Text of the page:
MILAN — Furla may be marking its ninth decade in business but the mantra is to “look forward.”
This story first appeared in the February 23, 2017 issue of WWD. Subscribe Today.
That doesn’t mean the brand is ignoring its history, however. President Giovanna Furlanetto, daughter of founder Aldo Furlanetto, emphasized her “full respect for our past. We are building our future on a past of great quality not only in terms of business but also from the human point of view.
“Until the Seventies, this was a trading company, built on the respect and consideration for my father, through the relations he had set up with suppliers and clients. With the second generation, we built on ground that was suitable for growth.”
During an interview at Furla’s sleek and modern showroom and offices in central Milan, overlooking the Duomo Gothic cathedral, Furlanetto marveled at the transformation globally since the days her father set up shop in Bologna.
“The first flight over the Atlantic Ocean took place in 1927, the world was much slower, there were other parameters. It’s nice to remember and consider how things have changed. You would travel to the U.S. by ship back then.
“For many years, the company developed at a slow pace and through a healthy family and entrepreneurial management, until someone told me that small is not beautiful,” she said with a laugh. “And to keep up with the international challenges, we decided it was time to shift gears.”
Until around 2010, Furlanetto said the company developed by acquiring knowledge of one geographic market at a time, allowing “roots to go deep, planting flags in different areas of the world.”
This permitted Furla “to intercept the flow of travelers,” a flow that has become almost “hysterical,” said Furlanetto, noting that the Chinese, who a few years ago could make up 60 percent of customers in Furla’s store in Florence, “almost disappeared,” as did the Russians, hurt by the sanctions put into place by the West over the country’s invasion of the Ukraine. Building a retail chain in all strategic markets helped counteract these effects. “We have 10 stores in Russia now, and it’s easier to intercept the Chinese in Japan, Korea and even Australia,” she said.
To be sure, Furla’s travel retail channel is performing very well, said general director Alberto Camerlengo. “Season after season, it represents an important percentage of our sales and it gives visibility to the brand.” In the first six months of 2016, sales in the travel retail channel rose 38 percent with 223 points of sale in 52 countries.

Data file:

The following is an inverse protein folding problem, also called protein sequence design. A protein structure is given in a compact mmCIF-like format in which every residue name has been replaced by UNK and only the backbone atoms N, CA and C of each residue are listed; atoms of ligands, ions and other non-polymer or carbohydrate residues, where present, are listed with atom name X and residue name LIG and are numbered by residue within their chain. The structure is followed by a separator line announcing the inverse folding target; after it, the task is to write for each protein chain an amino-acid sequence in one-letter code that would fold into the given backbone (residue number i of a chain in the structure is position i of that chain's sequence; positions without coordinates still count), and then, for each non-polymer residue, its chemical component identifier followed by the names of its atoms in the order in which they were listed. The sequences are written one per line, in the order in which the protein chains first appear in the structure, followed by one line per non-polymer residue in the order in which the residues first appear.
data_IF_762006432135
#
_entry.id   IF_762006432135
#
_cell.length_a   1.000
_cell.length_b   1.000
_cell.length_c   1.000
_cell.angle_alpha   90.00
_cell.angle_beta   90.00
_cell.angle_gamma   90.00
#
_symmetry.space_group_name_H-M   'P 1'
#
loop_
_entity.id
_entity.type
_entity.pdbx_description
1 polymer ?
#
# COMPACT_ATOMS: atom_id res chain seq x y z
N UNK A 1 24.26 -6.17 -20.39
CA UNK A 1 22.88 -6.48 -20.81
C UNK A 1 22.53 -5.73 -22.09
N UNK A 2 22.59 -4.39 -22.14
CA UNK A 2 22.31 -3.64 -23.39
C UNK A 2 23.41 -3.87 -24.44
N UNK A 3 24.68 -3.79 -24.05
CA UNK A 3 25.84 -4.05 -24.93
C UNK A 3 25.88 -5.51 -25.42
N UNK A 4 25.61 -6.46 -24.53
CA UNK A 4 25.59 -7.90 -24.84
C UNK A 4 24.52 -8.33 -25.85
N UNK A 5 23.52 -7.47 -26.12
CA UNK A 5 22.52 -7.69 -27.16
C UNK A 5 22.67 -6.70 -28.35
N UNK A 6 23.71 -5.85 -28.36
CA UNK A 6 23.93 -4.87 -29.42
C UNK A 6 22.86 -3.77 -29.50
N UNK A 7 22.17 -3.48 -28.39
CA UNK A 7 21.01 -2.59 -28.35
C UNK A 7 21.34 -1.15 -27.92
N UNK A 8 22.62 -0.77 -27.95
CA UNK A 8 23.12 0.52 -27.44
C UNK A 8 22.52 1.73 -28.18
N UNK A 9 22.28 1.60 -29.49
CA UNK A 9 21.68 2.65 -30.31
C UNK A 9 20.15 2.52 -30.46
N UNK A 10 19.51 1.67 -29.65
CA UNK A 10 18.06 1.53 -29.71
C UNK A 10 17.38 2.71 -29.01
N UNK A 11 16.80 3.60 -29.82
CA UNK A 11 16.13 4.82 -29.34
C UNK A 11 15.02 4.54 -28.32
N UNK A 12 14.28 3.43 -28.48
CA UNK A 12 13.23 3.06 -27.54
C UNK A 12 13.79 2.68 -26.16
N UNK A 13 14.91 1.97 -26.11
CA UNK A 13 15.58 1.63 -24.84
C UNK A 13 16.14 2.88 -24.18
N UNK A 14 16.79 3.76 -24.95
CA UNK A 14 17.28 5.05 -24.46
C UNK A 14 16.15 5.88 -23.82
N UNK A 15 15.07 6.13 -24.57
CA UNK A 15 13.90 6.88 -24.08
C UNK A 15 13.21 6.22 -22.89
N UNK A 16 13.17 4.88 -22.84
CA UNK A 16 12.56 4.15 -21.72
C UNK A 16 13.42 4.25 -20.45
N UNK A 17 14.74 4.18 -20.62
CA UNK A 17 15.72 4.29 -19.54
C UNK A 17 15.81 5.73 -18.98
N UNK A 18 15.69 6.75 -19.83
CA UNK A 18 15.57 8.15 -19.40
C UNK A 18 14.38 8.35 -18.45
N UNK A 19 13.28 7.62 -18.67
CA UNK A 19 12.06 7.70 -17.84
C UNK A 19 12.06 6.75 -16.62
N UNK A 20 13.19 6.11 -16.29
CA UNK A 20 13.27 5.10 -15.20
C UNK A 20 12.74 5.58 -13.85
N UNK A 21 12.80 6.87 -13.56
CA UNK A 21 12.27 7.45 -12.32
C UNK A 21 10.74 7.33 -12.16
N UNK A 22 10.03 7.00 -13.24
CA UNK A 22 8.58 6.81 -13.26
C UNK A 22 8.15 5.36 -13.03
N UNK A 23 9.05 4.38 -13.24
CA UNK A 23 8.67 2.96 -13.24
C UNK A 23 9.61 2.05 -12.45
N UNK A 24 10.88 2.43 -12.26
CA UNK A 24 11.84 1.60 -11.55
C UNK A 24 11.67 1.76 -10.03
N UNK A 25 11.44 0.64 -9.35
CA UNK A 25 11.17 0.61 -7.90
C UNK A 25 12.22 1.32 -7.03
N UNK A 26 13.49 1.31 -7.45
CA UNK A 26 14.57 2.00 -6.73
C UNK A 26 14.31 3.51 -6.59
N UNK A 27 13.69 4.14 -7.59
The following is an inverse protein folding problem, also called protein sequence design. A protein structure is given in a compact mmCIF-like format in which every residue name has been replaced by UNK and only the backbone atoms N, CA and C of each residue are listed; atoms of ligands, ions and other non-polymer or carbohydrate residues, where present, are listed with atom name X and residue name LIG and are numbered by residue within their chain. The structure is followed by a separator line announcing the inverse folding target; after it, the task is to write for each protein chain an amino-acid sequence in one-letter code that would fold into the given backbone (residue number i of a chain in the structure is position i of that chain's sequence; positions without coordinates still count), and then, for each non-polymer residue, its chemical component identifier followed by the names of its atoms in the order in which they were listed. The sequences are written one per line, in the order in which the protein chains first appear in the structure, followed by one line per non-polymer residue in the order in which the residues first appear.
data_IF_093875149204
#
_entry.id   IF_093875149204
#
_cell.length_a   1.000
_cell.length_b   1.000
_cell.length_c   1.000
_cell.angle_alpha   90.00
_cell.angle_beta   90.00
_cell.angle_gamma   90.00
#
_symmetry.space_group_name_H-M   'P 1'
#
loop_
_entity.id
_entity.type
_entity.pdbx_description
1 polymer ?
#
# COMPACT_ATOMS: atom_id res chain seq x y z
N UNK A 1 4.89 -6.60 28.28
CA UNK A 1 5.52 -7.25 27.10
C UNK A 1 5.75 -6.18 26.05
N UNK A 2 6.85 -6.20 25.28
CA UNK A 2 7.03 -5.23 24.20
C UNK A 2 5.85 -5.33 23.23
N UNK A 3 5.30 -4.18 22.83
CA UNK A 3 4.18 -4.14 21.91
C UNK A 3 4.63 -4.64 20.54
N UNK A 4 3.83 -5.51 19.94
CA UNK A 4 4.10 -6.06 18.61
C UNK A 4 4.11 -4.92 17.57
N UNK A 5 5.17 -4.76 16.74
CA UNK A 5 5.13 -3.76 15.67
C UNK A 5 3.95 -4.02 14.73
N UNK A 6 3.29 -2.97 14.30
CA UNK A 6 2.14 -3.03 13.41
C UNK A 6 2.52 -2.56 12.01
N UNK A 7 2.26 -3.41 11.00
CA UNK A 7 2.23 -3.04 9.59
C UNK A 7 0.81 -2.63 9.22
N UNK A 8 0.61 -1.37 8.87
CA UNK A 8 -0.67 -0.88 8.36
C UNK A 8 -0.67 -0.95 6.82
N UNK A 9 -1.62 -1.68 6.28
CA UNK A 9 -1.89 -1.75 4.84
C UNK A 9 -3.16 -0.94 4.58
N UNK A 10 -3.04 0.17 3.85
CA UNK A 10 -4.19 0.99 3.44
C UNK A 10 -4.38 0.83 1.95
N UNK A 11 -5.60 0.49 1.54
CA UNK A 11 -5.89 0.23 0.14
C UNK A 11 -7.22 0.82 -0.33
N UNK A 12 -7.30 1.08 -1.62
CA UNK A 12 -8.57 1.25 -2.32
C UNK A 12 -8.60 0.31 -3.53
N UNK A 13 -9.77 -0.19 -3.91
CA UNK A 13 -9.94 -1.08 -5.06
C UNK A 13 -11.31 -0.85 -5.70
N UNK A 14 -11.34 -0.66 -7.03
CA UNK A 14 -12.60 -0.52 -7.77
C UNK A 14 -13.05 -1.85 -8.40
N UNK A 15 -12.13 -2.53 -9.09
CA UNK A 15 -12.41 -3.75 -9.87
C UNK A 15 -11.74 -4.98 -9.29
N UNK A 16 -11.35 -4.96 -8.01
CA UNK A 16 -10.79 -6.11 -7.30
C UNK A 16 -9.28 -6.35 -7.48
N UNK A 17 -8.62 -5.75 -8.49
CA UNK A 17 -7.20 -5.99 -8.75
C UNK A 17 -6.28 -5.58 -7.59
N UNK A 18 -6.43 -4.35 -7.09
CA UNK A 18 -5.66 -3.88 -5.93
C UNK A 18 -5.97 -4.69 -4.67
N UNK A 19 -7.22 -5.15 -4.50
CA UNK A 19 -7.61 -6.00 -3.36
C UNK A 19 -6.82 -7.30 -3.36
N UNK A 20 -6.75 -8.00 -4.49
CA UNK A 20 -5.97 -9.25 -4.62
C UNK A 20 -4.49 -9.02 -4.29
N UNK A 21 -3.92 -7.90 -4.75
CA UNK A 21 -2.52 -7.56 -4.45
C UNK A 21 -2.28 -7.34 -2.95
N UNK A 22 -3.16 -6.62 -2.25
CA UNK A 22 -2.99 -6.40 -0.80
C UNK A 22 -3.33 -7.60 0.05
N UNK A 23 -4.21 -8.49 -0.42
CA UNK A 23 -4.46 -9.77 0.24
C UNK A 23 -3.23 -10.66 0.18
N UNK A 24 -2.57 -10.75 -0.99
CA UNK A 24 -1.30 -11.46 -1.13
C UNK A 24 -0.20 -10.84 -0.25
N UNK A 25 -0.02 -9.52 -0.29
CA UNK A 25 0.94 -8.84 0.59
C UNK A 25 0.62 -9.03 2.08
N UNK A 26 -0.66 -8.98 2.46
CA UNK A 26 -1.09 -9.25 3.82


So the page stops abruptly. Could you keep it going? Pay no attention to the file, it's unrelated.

Last year was “exceptional” for the company, said Camerlengo, who declined to provide year-end results as they still needed to be approved by the board. In the first six months of 2016, as reported, Furla’s revenues rose 28 percent to 194 million euros, or $217.3 million, compared with 151 million euros, or $167.6 million, in 2015.
Dollar figures were converted at average exchange rates for the periods to which they refer.
The company, underscored Furlanetto, has made important investments in New York, with a new flagship on Fifth Avenue; in Rome’s Piazza di Spagna, by the Spanish Steps; Shanghai, and London, on Brompton Road. As of the end of last June, the company had 425 stores, compared with 415 at the end of 2015, and 1,200 points of sale, in more than 100 countries. The company has been investing in the renovation of its stores, modeled after the Piazza Duomo unit in Milan.
She emphasized that expansion in Asia-Pacific still needs to be completed, pointing to the potential of the region. “We are very successful there from Australia to Indonesia, in Hong Kong, China and Southeast Asia. We moved early and we are reaping the rewards.” However, ever understated, Furlanetto said she prefers to think of a “cautiously aggressive” expansion. “We press the accelerator only when we are confident in our break even and without excesses; we don’t want to go overboard.”
Camerlengo said the company is growing in all markets and that there are “great expectations” for the Asia-Pacific region, excluding Japan, and forecast that will become the number-one market in 2017. Japan is currently Furla’s main market, followed by Italy, the rest of Europe, Asia-Pacific and the U.S.
In the first six months of 2016, Japan represented 26 percent of the company’s sales, growing 30 percent. Sales in the U.S. also rose 30 percent, and Europe was up 26 percent. Furla continues to grow in the U.S. and January 2017 performed “even better,” said Camerlengo. Revenues in Italy gained almost 34 percent and sales in Asia-Pacific increased 22 percent, reaching almost 20 percent of the total.
Camerlengo said that the growth is “uniform,” which leads to hope for future developments. Investments in human resources are also a priority. “Furla is made by people, the success comes through them, and we believe in a multicultural environment,” said Camerlengo, ticking off 15 different nationalities in Furla’s offices and 29 counting the retail network. “We are finally attractive for managerial profiles so it’s a great satisfaction. Sales outside Italy account for 80 percent of revenues, and it’s fundamental to intercept the taste and preference of consumers.”